A 21st Century approach to live online

Living in a society of constant surveillance one has to know what drives a good approach in maximising online privacy. An answer to this could only be; VPN. There are more credible ways of hiding your browsing activity and more competent ways of achieving anonymity. The most clear option is to use the Tor browser. But attempting to use Tor for all browsing would prove to be rather complicated. So how VPNs can protect you? First of all, VPN stands for Virtual Private Network. Virtual because it is not establishing a new physical connection with the receiver and private because it encrypts all of the activity before being sent, then it would be decrypted once it is received.

In this way VPNs help to control online communication and mask any online activity away from unwanted attention. Since the connection with your VPN’s server is encrypted, and if you browse the wider internet through this smaller, secure network, it’s difficult for anyone outside the communication channel to snoop on what you’re doing. A VPN keeps your location confidential and allows you to shift effortlessly between large numbers of VPN server locations across the world. Originally, people used VPNs as a way to get around websites that where blocked in their country or to watch movies that weren’t available in certain countries. But VPNs are extremely useful for privacy as well. There are all sorts of benefits when using a VPN.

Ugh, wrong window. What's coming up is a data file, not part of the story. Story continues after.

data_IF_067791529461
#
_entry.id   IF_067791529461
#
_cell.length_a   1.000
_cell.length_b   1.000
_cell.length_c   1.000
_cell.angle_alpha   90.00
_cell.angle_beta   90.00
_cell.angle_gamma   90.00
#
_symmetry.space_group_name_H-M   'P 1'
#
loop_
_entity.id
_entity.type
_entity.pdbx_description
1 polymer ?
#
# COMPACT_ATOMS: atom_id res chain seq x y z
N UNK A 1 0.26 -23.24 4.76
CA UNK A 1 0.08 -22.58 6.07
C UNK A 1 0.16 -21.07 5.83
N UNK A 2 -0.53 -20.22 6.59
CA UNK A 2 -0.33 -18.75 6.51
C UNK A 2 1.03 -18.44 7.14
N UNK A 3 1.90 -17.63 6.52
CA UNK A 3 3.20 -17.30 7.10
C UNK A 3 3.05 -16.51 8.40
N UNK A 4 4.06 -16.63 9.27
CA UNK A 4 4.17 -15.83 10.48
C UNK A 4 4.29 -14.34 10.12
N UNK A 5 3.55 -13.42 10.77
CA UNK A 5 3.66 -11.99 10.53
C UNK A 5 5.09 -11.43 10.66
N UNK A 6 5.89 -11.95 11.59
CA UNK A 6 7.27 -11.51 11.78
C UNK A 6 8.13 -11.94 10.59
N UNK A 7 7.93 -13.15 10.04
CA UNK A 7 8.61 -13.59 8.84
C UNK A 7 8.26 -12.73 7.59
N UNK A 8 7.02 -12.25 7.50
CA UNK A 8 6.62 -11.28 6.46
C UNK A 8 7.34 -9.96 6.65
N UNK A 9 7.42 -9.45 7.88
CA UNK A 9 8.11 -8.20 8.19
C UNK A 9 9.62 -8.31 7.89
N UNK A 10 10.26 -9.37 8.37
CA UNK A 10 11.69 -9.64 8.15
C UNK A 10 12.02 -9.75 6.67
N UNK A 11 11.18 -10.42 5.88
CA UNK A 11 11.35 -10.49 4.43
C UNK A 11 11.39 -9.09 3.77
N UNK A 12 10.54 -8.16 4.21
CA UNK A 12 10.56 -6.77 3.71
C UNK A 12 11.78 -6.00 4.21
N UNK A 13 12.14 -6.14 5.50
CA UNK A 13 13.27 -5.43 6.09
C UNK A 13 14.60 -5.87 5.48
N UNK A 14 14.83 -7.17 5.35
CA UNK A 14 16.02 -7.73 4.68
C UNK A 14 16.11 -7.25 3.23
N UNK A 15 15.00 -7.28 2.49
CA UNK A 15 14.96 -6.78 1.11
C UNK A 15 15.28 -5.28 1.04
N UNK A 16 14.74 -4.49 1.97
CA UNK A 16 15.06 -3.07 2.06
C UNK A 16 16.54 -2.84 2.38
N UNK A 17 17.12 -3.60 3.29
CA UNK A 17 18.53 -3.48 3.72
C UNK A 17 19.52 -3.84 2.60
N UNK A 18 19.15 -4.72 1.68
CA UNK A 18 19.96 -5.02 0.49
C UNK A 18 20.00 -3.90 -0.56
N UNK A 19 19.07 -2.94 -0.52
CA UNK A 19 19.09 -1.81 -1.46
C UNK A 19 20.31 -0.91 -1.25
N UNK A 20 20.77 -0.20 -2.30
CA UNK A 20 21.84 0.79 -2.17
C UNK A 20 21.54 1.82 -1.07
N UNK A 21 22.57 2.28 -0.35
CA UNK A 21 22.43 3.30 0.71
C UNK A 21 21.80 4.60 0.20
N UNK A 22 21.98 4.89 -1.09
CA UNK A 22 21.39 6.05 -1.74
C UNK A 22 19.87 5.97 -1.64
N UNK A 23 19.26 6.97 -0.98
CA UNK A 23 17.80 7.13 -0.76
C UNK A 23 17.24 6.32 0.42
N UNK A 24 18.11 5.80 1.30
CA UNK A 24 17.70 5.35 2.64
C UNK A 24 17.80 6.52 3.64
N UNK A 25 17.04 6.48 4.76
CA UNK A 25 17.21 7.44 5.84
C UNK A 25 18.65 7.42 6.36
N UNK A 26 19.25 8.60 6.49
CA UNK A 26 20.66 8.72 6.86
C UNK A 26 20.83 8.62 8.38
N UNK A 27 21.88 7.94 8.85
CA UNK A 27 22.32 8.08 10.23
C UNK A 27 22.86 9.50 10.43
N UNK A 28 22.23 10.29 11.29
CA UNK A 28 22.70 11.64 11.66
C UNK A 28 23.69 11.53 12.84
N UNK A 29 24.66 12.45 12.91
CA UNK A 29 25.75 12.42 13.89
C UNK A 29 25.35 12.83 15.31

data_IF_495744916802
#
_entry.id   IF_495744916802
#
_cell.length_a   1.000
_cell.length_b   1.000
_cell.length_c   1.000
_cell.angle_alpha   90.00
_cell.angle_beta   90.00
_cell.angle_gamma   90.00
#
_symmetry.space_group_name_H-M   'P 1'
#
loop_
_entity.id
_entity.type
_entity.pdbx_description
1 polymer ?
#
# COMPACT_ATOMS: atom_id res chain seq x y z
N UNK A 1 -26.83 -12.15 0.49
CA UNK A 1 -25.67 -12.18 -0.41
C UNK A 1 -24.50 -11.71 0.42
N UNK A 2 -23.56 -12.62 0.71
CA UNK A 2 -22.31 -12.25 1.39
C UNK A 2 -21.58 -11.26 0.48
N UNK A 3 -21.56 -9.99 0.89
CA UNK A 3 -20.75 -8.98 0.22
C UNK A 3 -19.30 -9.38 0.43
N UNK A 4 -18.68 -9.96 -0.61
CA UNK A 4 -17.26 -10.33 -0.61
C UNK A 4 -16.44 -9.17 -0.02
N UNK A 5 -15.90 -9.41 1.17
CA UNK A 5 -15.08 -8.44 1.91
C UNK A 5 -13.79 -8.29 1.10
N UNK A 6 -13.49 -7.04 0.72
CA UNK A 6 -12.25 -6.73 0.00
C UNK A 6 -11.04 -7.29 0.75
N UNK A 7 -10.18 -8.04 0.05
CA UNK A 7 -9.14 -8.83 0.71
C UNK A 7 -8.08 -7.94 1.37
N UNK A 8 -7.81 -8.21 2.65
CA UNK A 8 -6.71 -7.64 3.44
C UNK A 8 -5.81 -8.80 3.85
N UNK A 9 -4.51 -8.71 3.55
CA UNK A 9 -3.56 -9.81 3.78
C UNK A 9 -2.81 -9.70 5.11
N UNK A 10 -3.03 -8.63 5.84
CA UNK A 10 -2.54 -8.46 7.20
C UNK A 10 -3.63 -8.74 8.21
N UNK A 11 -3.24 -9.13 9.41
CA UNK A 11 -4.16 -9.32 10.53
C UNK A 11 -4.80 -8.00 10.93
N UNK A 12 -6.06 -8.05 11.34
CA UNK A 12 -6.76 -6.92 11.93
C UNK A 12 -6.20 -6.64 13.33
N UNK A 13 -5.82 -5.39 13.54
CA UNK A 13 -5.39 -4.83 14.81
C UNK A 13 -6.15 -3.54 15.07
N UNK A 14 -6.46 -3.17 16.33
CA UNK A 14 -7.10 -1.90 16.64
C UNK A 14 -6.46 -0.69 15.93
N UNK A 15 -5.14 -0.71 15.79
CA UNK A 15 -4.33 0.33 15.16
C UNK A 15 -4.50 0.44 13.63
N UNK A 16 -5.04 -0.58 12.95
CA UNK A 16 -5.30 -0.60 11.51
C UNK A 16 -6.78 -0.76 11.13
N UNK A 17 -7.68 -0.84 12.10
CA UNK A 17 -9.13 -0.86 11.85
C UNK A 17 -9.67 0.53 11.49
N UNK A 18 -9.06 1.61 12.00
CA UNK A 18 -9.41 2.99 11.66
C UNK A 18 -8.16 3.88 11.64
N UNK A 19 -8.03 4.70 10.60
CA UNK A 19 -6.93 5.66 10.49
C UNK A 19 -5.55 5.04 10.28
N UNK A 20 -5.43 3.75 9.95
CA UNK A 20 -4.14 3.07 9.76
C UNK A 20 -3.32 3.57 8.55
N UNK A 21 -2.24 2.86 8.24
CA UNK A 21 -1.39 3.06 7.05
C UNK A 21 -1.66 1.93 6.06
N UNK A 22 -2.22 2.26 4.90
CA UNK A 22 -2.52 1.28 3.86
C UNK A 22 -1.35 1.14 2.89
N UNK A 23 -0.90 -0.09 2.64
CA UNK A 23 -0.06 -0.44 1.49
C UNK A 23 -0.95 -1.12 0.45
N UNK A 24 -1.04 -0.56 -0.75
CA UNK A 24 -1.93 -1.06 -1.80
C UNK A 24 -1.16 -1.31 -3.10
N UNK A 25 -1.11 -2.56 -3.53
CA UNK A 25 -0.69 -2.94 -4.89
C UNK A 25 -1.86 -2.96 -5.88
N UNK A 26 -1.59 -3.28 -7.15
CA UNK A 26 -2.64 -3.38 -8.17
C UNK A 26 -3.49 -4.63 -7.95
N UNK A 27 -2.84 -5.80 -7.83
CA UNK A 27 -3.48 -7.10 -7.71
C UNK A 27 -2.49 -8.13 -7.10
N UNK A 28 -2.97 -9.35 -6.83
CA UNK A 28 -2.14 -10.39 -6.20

Your IP address is protected with a VPN . Usually an IP address would point directly towards its engaged user, and certain websites can actually use your IP address in order to identify who you are and where you are located. When you use a VPN, the only thing the website will know is that they are actually communicating with the VPN servers. VPNs also shutdown any monitoring done by your ISP with regards your browsing habits, because they just see endless logs of you connecting to the respective VPN server.

VPNs can shield you from your awful internet companies, but they are also in a position to potentially do things that you worried about in the first place, they can access and track all of your activities online. So for a VPN to be any more private than an ISP, the company that offers the VPN needs to be trustworthy and that’s a very tricky thing to confirm.

One main factor to check, is whether the VPN keeps logs of user activity. Most of the privacy-focused VPN companies are very up front about their no-log policies, because they want to make it clear to law enforcement groups around the world that even if they are served with a warrant, they won’t have the ability to produce customer records. It’s vital to specifically analyse a company’s Terms of Service to see what it declares about logging and scenarios where it would disclose user information.

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